Three scientists who used modern laboratory techniques to discover anti-parasitic drugs long hidden in herbs and soil won the Nobel Prize in Physiology or Medicine on Monday.
Their drug therapies “have revolutionized the treatment of some of the most devastating parasitic diseases,” the Nobel Committee of the Karolinska Institute in Stockholm said in announcing the winners. They are William C. Campbell, formerly of New Jersey, and Satoshi Omura of Japan, who share one-half of the $960,000 award; and Tu Youyou of China, who won the other half.
Dr. Campbell and Dr. Omura developed Avermectin, the parent of Ivermectin, a medicine that has nearly eradicated river blindness and radically reduced the incidence of filariasis, which can cause the disfiguring swelling of the lymph system in the legs and lower body known as elephantiasis.
Dr. Tu was inspired by Chinese traditional medicine in discovering Artemisinin, a drug that is now part of standard anti-malarial regimens and that has reduced death rates from the disease.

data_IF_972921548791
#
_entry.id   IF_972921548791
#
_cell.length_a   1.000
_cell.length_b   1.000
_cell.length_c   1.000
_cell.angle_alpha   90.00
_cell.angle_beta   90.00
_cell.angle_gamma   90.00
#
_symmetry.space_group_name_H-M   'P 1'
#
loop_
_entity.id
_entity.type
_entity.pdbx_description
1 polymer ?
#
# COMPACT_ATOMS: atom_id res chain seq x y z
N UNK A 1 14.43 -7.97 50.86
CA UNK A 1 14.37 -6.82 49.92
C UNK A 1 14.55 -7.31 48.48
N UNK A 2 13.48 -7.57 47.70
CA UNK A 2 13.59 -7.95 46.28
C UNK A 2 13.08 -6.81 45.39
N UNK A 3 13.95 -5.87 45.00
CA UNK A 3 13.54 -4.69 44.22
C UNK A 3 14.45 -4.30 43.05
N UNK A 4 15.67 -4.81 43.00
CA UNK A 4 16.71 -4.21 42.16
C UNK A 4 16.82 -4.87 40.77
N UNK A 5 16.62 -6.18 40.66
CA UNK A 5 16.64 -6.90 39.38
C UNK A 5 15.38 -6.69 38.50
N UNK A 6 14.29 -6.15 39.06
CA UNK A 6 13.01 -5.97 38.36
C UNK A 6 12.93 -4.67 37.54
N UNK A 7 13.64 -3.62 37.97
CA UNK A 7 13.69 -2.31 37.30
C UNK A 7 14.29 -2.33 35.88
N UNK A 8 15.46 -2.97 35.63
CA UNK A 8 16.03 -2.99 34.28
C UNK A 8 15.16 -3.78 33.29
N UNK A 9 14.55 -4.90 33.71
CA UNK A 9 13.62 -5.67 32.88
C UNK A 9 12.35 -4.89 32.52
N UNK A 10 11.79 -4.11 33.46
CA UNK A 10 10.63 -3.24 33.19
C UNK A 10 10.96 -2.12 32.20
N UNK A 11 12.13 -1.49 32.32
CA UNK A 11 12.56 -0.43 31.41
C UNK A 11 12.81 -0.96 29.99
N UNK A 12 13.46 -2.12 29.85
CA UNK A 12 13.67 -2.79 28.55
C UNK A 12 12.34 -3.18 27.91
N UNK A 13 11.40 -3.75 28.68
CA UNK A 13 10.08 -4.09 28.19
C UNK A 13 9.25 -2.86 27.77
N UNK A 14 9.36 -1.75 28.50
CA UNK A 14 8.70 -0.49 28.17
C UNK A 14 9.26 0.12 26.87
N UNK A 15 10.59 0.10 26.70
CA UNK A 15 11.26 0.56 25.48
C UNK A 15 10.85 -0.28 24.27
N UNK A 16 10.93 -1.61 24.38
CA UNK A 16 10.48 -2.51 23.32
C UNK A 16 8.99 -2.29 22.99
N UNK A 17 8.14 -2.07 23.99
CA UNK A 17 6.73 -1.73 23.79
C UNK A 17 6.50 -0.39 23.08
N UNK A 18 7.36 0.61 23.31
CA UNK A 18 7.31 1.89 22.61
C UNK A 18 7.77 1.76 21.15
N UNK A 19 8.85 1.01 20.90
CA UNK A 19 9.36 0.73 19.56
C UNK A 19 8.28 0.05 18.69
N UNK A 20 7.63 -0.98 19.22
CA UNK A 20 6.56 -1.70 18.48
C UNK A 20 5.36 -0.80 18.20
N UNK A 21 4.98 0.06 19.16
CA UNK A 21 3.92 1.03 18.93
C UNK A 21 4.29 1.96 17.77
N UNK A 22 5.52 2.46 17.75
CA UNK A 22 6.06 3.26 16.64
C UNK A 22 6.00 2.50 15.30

“These two discoveries have provided humankind with powerful new means to combat these debilitating diseases that affect hundreds of millions of people annually,” the Nobel Committee said in a statement. “The consequences in terms of improved human health and reduced suffering are immeasurable” because parasitic diseases “represent a huge barrier to improving human health and well-being.”
Parasitic diseases are a threat to an estimated one-third of the world’s population, particularly among the poor in sub-Saharan Africa, South Asia and Latin America. Insects transmit both river blindness (black flies) and malaria (mosquitoes).